Border Terrier

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Border Terrier
Border Terrier.jpg
Male Border Terrier
OriginUnited Kingdom
Traits
Weight Dogs 6–7 kg (13–15.5 lb)[1]
Bitches 5–6.5 kg (11.5–14 lb)[1]
Coat Harsh and dense; with close undercoat.
Colour Red, wheaten, grizzle and tan, or blue and tan.
Life span average 14 years
Kennel club standards
The Kennel Club standard
FCI standard
Dog (domestic dog)

The Border Terrier is a British breed of small, rough-coated terrier. It originates from the area of the Anglo-Scottish border, and shares ancestry with the Dandie Dinmont Terrier and the Bedlington Terrier from the same area.[2] The dogs were traditionally used in fox-hunting, and worked with the Border Hunt in Northumberland.

The breed was officially recognised by The Kennel Club in Great Britain in 1920, and by the American Kennel Club in 1930.[citation needed]

History[edit]

Originally the Border Terrier was referred to as the Coquetdale Terrier or Redesdale Terrier from the area in which it evolved, but by the late 1800s it was generally known as the Border Terrier, probably because of its long history with the Border Hunt in Northumberland. It shares its ancestry with that of the Bedlington Terrier and the Dandie Dinmont Terrier. It was recognised as a breed by the Kennel Club in 1920, the same year The Border Terrier Club was formed. Their original purpose was to bolt foxes which had gone to ground. They were also used to kill rodents, but they have been used to hunt otters and badgers too.

The first Kennel Club Border Terrier ever registered was The Moss Trooper, a dog sired by Jacob Robson's Chip in 1912 and registered in the Kennel Club's Any Other Variety listing in 1913. The Border Terrier was rejected for formal Kennel Club recognition in 1914, but won its slot in 1920, with the first standard being written by Jacob Robson and John Dodd. Jasper Dodd was made first President of the Club.

In 2006, the Border Terrier ranked 81st in number of registrations by the AKC,[3] while it ranked tenth in the United Kingdom.[4]

In 2008, the Border Terrier ranked eighth in number of registrations by the UK Kennel Club.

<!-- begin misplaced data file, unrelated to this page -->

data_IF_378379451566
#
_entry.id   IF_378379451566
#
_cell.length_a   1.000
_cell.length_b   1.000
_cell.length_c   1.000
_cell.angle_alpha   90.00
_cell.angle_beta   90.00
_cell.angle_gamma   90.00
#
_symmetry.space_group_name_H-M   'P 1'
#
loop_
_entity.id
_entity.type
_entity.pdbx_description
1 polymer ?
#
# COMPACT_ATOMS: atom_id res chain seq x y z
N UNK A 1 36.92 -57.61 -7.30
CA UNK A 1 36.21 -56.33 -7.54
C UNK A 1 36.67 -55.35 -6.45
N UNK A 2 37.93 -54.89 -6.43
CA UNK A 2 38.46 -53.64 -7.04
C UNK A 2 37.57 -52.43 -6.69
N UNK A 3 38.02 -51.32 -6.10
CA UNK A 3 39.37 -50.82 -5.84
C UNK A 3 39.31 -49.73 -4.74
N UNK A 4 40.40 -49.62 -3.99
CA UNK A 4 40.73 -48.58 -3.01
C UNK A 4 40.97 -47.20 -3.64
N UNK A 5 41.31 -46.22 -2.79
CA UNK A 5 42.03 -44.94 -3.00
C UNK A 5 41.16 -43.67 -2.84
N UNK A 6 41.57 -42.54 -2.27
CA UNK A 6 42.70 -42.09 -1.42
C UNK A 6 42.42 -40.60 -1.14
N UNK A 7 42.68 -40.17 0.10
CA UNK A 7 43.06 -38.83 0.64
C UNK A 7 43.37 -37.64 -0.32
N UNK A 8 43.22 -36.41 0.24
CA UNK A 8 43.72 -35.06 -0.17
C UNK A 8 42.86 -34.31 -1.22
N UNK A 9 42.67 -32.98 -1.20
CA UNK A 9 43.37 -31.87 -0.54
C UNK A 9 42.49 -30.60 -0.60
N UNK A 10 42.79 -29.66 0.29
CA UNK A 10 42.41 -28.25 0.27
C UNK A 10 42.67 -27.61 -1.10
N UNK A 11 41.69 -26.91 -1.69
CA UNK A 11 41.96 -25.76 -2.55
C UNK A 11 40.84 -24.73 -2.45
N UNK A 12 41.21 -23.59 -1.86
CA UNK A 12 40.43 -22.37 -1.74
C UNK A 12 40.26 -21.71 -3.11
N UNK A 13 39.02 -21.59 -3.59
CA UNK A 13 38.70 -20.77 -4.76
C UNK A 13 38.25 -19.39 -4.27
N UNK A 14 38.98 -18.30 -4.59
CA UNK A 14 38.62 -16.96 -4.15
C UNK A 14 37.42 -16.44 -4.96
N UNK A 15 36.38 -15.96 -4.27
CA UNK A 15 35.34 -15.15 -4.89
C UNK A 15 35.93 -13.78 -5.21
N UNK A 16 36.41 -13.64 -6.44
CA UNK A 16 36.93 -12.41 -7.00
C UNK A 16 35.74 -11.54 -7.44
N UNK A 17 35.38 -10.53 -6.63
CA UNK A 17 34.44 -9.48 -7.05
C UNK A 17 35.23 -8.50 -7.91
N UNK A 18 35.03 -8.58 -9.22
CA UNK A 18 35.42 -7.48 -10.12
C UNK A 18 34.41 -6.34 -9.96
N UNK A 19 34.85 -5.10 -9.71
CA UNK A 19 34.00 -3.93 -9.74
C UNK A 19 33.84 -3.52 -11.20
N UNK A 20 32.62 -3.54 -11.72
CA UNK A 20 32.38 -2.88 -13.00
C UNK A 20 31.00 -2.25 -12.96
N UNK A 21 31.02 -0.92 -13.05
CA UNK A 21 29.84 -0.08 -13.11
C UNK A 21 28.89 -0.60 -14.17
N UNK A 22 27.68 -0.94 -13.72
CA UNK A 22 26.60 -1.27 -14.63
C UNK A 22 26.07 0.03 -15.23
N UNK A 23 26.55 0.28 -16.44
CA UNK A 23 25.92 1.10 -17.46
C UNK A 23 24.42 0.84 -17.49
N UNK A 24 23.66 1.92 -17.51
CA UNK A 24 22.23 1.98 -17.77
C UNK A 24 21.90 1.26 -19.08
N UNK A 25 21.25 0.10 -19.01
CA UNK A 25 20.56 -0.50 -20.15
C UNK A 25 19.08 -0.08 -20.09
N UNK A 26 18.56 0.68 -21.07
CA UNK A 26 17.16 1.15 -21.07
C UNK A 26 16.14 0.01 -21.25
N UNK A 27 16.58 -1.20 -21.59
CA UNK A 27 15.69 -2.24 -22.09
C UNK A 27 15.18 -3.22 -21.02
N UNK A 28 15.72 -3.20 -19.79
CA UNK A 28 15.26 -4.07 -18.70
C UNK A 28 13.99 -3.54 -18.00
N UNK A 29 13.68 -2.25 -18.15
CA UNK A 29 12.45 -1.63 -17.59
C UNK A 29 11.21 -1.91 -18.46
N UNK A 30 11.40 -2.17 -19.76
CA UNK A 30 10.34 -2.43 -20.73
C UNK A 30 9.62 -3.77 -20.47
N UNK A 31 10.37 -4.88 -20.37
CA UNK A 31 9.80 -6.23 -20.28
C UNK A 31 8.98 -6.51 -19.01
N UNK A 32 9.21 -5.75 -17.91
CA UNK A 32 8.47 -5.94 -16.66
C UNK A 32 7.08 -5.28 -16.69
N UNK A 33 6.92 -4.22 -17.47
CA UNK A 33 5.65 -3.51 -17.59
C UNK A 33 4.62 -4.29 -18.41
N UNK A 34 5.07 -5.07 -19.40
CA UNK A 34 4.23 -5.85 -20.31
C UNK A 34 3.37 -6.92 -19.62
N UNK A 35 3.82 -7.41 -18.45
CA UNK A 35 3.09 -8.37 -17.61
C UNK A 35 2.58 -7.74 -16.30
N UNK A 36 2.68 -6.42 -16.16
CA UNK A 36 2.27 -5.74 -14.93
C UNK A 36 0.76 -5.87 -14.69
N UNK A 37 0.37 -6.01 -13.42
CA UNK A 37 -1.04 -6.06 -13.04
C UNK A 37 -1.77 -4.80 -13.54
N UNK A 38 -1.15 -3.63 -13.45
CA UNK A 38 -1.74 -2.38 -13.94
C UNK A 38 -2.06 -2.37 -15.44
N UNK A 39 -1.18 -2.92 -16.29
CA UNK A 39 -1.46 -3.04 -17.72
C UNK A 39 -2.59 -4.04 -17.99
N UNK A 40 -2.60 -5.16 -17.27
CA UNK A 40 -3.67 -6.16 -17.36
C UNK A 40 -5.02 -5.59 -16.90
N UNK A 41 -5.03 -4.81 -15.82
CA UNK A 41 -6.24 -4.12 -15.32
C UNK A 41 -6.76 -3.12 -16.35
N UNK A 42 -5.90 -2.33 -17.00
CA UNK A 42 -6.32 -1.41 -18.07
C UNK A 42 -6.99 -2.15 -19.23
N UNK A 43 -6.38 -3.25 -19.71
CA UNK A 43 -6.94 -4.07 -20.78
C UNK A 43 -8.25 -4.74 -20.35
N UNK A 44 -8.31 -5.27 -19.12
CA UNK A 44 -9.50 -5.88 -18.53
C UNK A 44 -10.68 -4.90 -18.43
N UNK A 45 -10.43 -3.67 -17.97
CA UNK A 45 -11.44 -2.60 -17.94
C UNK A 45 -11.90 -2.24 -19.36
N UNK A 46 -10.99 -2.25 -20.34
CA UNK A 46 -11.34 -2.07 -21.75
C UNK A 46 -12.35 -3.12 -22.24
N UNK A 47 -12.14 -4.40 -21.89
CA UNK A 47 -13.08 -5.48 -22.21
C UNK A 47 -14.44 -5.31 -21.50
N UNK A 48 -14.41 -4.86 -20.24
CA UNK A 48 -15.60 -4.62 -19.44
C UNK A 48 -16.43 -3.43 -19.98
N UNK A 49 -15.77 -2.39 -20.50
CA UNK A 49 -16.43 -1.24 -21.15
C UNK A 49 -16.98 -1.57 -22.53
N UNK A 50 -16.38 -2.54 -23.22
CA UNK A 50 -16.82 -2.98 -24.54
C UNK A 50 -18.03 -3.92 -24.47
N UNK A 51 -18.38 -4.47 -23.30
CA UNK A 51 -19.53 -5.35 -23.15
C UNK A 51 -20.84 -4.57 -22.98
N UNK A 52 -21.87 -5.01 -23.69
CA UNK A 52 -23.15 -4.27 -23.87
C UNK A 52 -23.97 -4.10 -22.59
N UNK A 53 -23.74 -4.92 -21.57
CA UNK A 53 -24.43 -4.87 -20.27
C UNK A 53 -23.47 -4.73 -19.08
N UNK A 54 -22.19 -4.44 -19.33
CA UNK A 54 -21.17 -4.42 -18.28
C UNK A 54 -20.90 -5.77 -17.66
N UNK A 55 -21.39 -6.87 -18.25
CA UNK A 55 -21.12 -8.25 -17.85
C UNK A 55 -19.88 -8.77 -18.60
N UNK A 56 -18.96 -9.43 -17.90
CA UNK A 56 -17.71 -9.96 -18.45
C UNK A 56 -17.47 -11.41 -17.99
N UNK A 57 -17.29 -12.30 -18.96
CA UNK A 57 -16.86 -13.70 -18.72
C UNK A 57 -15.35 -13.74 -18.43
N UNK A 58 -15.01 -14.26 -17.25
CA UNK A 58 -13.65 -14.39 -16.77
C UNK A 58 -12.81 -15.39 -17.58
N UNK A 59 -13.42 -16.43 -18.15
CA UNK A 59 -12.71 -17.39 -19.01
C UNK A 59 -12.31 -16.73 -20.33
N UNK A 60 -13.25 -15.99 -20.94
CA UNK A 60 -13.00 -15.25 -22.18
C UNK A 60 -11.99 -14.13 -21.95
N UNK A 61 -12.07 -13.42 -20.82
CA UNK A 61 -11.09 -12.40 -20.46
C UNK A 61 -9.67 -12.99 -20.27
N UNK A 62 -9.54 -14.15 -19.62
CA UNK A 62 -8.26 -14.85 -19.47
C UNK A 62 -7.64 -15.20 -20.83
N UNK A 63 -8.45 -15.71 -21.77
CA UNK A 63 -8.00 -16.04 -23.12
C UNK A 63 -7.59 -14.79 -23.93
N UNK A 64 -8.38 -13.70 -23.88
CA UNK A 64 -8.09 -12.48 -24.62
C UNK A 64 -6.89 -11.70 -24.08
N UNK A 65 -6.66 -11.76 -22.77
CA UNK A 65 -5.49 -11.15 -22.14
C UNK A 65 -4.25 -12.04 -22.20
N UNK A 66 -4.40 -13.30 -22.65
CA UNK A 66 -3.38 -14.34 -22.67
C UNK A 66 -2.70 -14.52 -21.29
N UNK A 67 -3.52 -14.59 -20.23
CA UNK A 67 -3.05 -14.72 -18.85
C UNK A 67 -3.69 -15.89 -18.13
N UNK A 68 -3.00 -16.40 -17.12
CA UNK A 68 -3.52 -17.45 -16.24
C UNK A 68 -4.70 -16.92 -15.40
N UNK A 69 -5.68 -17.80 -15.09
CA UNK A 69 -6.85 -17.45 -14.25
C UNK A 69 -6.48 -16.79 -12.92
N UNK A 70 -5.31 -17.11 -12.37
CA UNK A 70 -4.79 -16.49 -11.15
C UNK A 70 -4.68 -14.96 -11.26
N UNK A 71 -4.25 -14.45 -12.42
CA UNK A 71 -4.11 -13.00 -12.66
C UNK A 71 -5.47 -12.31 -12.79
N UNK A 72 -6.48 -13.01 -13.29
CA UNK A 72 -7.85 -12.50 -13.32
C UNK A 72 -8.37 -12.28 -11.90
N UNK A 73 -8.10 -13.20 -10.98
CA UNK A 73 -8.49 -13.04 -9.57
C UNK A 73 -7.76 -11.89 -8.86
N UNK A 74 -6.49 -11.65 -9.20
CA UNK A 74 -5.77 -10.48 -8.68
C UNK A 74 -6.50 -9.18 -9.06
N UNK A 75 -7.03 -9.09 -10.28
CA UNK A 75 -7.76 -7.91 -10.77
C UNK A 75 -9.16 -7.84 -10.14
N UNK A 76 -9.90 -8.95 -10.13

Characteristics[edit]

Unstripped Border Terrier
A Border Terrier portrait

The Border Terrier was bred to have long enough legs to keep up with the horses and other foxhounds, which travelled with them, and small enough bodies to crawl in the burrows of foxes and chase them out so the hunters had a blank shot. The foxhounds that travelled with them were not small enough to do the Border Terrier's job.[citation needed]

Border Terriers have a broad skull and moderately short muzzle, and strong teeth.[5]The V-shaped ears are on the sides of the head and fall towards the cheeks.[5] Common coat colours are grizzle-and-tan, blue-and-tan, red, or wheaten.[5] Whiskers are few and short.[5] The tail is naturally moderately short, thick at the base and tapering.[5]

Narrow-bodied and well-proportioned, males stand 13 to 16 in (33 to 41 cm) at the shoulder, and weigh 13 to 15.5 lb (5.9 to 7.0 kg); females 11 to 14 in (28 to 36 cm) and 11.5 to 14 pounds (5.2 to 6.4 kg).[5]

The Border Terrier has a double coat consisting of a short, dense, soft undercoat and harsh, wiry weather- and dirt-resistant, close-lying outer coat with no curl or wave.

Female red Border Terrier.
Red Grizzled Border Terrier
Border Terrier performing jump in Dog Agility

Health[edit]

Borders are a generally hardy breed, though there are certain genetic health problems associated with them, including:

A UK Kennel Club survey puts their median lifespan at 14 years and listed a maximum age of 22 years, one month.[8]

See also[edit]

References[edit]

  1. ^ a b Border Terrier. The Kennel Club. Accessed May 2021.
  2. ^ "History of the Border Terrier". Archived from the original on 23 July 2014. Retrieved 23 July 2014.
  3. ^ "AKC Dog Registration Statistics". Akc.org. 2 February 2009. Archived from the original on 16 July 2007. Retrieved 20 February 2009.
  4. ^ "2006 Top 20 Breed Registrations". The Kennel Club. 23 January 2007. Archived from the original on 15 April 2009. Retrieved 20 February 2009.
  5. ^ a b c d e f "American Kennel Club - Border Terrier". Akc.org. Archived from the original on 19 February 2009. Retrieved 20 February 2009.
  6. ^ Marilyn A Reed - Small World Web Design. "Canine Epileptoid Cramping Syndrome". Borderterrier-cecs.com. Archived from the original on 28 February 2009. Retrieved 20 February 2009.
  7. ^ "Canine Epileptoid Cramping Syndrome". Genetic Welfare Problems of Companion Animals. ufaw.org.uk: Universities Federation for Animal Welfare. Archived from the original on 8 March 2015. Retrieved 10 February 2015.
  8. ^ "Individual Breed Results for Purebred Dog Health Survey". Archived from the original on 4 May 2007. Retrieved 26 June 2012.